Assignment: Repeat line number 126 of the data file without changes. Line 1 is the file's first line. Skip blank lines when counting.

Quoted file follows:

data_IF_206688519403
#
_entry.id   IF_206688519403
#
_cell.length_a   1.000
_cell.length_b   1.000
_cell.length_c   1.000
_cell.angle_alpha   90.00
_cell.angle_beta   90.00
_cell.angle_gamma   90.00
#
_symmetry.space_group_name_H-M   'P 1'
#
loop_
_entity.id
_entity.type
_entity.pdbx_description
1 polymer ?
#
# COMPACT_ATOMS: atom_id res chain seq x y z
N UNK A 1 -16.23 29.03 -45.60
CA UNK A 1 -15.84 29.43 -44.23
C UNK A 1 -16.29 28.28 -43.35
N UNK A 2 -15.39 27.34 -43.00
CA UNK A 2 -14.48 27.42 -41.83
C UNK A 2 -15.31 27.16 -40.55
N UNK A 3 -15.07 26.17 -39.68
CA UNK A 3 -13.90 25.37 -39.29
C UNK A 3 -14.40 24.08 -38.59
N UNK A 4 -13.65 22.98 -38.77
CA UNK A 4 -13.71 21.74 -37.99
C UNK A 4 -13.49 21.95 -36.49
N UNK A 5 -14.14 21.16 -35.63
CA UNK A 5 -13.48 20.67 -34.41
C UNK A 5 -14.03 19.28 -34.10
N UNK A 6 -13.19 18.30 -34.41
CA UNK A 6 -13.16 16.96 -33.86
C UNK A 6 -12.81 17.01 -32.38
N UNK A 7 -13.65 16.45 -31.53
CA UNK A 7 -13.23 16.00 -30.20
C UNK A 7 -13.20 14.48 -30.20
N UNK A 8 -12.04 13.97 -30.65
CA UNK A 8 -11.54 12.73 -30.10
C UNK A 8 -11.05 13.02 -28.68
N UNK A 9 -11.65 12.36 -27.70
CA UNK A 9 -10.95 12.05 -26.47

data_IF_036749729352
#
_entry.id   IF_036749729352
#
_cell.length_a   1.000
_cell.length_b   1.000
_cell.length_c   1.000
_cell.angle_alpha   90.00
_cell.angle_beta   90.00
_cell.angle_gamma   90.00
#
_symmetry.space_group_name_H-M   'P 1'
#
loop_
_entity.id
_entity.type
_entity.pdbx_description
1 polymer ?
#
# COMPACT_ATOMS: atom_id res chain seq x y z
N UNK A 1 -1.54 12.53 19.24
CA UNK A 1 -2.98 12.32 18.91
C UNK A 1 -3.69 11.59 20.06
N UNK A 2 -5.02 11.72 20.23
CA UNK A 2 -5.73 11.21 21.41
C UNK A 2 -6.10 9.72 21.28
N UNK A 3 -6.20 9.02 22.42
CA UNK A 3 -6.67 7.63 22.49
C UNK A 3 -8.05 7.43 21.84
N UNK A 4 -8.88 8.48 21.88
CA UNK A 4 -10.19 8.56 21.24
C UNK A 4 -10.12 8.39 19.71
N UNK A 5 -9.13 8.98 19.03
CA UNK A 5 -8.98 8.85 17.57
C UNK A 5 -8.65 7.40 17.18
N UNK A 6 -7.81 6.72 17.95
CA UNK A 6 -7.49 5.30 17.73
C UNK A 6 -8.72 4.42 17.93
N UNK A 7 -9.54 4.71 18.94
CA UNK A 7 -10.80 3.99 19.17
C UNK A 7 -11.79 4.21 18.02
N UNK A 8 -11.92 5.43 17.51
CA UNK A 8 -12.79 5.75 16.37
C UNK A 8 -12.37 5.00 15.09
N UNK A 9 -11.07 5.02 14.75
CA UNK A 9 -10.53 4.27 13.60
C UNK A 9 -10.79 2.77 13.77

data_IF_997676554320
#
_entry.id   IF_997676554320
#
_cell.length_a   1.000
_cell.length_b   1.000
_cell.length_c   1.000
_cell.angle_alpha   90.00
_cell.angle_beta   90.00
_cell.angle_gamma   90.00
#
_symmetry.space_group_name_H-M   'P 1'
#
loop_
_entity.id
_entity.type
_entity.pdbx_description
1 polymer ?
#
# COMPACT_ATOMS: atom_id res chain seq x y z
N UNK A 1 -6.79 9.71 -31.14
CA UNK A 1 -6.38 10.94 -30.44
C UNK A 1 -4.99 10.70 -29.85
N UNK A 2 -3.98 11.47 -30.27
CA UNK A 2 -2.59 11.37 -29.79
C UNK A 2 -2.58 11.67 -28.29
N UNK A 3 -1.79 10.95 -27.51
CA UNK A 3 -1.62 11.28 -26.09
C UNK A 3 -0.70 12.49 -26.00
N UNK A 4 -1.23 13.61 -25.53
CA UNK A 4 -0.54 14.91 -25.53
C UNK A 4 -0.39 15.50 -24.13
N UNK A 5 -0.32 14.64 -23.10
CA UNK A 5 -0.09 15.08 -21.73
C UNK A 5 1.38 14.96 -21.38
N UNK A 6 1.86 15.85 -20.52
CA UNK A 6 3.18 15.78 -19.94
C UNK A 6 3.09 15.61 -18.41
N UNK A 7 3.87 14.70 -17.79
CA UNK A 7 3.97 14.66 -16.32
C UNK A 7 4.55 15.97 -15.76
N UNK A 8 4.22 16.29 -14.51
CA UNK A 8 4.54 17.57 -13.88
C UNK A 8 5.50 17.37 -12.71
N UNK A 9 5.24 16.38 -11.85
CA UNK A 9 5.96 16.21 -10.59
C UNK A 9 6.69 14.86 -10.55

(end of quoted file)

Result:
N UNK A 5 -0.32 14.64 -23.10